• Sand Dollar Cafe

    Port Saint Joe, Florida

    Southern comfort food served cafeteria style makes the Sand Dollar Cafe a Florida “Forgotten Coast” best bet for breakfast as well as lunch.

  • O’Connell’s Pub

    St. Louis, Missouri

    O’Connell’s is a popular Irish corner pub with excellent burgers, roast beef sandwiches, and famous house-made Mayfair dressing.

  • Peking Restaurant

    Westminster, California

    Peking Restaurant makes excellent American style Northern Chinese food of all sorts, including its beef roll, which is a popular Chinese-Californian original.

  • Edgar’s Grille

    Augusta, Georgia

    Staffed by culinary arts students of Helms College but overseen by pros, Edgar’s Grille is a stylish beacon of “New American cuisine with a Southern flair.”

  • Glee Donuts and Burgers

    Anaheim, California

    Glee Donuts and Burgers does both with gusto & with fun twists on each. You can get a simple burger, classic donut, or something utterly original.

  • Killer Seafood

    Mexico Beach, Florida

    Killer Seafood is all good: shrimp in glorious Simmerin’ Sauce, outstanding grouper, and 4-star Key lime pie. A fun seaside shack, decorated with dollar bills.



  • Meat-and-Three

    A term used through much of the South but especially in Nashville, “meat and three” quite simply refers to a menu template that lists two to five entrees and one or two dozen side dishes. From these lists, a diner picks one entree and three sides. Among the sides will be vegetables, but also congealed … Continue reading Meat-and-Three

  • Whole Hog Barbecue

    Whole hog barbecue is an arduous, time-honored ritual that few modern restaurants continue to employ. The process commences late in the afternoon, when the pitmaster starts burning oak and hickory logs until they turn to charcoal. The coals are pushed from the chimney where they burnt into an adjoining pit, where halved hogs are arrayed … Continue reading Whole Hog Barbecue

  • Pimento Cheeseburger

    The pimento cheeseburger was invented in Columbia, South Carolina in the 1960s at a long-gone restaurant called the Dairy Bar. The inspired pairing of carnivorous succulence and cheddar luxury, with a soupcon of spice, has become popular throughout the state and much of the Southland, but you still find the beefiest and cheesiest ones in … Continue reading Pimento Cheeseburger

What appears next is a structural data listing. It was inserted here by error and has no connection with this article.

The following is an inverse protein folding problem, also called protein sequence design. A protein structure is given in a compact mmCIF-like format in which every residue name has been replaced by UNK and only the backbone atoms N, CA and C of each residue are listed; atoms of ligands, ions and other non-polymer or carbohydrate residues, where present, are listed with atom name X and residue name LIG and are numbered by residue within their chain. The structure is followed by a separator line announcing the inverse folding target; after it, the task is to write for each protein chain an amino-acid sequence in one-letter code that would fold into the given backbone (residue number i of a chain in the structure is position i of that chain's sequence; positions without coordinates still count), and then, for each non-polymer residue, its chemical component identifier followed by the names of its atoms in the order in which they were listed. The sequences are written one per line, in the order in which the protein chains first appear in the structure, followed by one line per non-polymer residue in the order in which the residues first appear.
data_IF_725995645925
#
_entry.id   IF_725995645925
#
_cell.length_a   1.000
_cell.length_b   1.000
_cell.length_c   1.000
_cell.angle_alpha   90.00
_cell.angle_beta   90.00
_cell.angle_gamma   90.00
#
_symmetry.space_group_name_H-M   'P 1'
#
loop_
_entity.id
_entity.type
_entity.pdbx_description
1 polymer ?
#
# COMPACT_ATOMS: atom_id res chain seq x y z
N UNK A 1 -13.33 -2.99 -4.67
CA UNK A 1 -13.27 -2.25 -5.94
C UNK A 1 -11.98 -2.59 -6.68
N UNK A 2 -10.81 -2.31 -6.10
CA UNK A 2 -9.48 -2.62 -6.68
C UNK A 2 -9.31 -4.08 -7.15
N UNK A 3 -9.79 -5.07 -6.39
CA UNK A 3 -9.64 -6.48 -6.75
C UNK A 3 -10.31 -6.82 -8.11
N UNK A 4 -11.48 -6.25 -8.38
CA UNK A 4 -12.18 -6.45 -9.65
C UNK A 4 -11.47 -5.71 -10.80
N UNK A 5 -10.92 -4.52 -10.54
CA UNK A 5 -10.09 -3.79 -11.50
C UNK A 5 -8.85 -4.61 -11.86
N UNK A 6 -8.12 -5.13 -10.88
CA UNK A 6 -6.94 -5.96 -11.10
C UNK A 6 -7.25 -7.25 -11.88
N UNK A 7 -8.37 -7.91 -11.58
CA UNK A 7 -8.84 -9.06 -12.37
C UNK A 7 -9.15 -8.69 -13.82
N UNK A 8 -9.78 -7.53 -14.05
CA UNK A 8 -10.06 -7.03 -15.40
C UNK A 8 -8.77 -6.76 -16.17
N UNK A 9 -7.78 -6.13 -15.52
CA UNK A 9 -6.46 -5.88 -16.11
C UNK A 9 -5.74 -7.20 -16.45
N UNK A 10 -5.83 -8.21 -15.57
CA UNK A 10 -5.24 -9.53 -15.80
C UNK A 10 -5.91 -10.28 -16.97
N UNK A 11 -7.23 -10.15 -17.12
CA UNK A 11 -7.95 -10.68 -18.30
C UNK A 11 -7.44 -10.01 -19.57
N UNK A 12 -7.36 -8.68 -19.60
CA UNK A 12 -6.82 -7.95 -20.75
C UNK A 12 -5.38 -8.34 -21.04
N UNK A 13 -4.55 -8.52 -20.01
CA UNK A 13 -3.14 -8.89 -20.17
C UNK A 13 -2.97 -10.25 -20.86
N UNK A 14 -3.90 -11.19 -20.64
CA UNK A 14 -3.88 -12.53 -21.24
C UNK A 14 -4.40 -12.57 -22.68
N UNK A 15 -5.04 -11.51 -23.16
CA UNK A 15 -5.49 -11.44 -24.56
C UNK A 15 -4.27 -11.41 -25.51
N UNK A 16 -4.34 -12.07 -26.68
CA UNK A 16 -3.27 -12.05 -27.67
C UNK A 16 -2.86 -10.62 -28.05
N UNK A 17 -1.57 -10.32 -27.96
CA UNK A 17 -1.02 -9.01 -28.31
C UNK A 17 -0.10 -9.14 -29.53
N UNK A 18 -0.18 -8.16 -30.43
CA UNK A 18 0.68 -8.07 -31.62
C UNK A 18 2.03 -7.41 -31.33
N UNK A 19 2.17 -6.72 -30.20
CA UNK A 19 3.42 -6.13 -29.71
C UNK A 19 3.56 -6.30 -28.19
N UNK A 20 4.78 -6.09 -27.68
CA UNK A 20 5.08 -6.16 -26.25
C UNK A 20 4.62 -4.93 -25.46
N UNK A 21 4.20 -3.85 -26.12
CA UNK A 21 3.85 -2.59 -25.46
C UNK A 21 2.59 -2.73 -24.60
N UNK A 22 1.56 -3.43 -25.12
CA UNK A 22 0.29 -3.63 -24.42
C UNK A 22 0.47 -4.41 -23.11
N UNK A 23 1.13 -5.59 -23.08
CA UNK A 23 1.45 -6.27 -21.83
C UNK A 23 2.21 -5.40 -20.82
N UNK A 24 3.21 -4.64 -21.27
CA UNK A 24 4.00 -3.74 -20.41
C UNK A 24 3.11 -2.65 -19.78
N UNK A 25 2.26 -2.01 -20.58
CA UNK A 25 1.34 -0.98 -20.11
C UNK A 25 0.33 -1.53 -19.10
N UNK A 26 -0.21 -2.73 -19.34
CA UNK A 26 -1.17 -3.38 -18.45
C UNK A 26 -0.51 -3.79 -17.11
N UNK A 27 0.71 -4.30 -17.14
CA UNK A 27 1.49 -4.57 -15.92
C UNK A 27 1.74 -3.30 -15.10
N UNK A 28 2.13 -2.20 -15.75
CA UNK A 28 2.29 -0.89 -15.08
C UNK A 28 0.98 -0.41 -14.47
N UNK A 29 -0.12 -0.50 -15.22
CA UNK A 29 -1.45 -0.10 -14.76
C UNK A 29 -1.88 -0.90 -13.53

• Crab Louis

    Dressing is important in Crab Louis (or, if you wish, Louie). It is mayonnaise, cream, lemon juice, and red chili sauce, usually with green onions and spice. But of course, what matters more is the crab. Fresh Dungeness crab makes all the difference. No one knows for sure where the Louis formula was created, or … Continue reading Crab Louis

  • Spiedies

    Binghamton’s marinated, skewered, charcoal-cooked hunks of pork known as spiedies are quintessential bar food, wanting nothing more than cold bottles of Genesee beer to be complete sustenance. Their presentation is straightforward: the meat on the skewer rests on a slice of plain white bread which rests on a small paper plate. That’s all there is … Continue reading Spiedies

  • Puffy Tacos

    Scottsbluff, Nebraska, has been home to immigrants from Texas and Mexico for nearly a century; and it boasts restaurants that reflect that southwestern flavor. The custom in many of them is to flash-fry corn chips and tortillas so they puff up in the oil and become as three-dimensional as a sopaipilla – airy breadstuffs with … Continue reading Puffy Tacos


  • Yellow Church Cafe

    Expertly crafted artisan fare, including house-baked breads and world-class cakes, make meals in Ellensburg’s adorable former church restaurant truly heavenly.

  • Model Pharmacy

    A vintage lunch counter serving true New-Mex green chile stew, warm fruit cobblers, and soda fountain specialties, Model Pharmacy is a taste of old Route 66.

  • Route 66 through Albuquerque

    Route 66 did not bypass cities. It ran straight through their hearts. In Albuquerque the old highway is called Central Avenue, and it takes travelers right past or very near a bevy of excellent downtown eat places — some new, some dating back to the heyday of the Mother Road.

  • Portland, Oregon in a Day

    It would be possible to eat nothing but delicious breakfasts all day long in Portland, Oregon; and we don’t only mean the ne plus ultra offerings of Voodoo Doughnut and Annie’s Donut Shop. The original Original Pancake House remains a beacon of the highest quality breakfasts from sunup to sundown. But this tour goes beyond … Continue reading Portland, Oregon in a Day

  • Jane’s Diary: The Thing is…

    For those of you who may not have committed to memory the complete works of Jane and Michael Stern, here is an interesting factoid. At the same time we wrote the original edition of Roadfood, published in 1978, we also wrote a companion book called Amazing America. It is a lame title for a book … Continue reading Jane’s Diary: The Thing is…

  • Jane’s Diary: Death by Chili

    Growing up, I never liked spicy food. Then again, I was never served any. My default meal as a kid was chicken ala King, white meat, white sauce on white rice. The pizzazz came from a fleck of pimento and a few green peas. I did not start to eat spicy food until I was … Continue reading Jane’s Diary: Death by Chili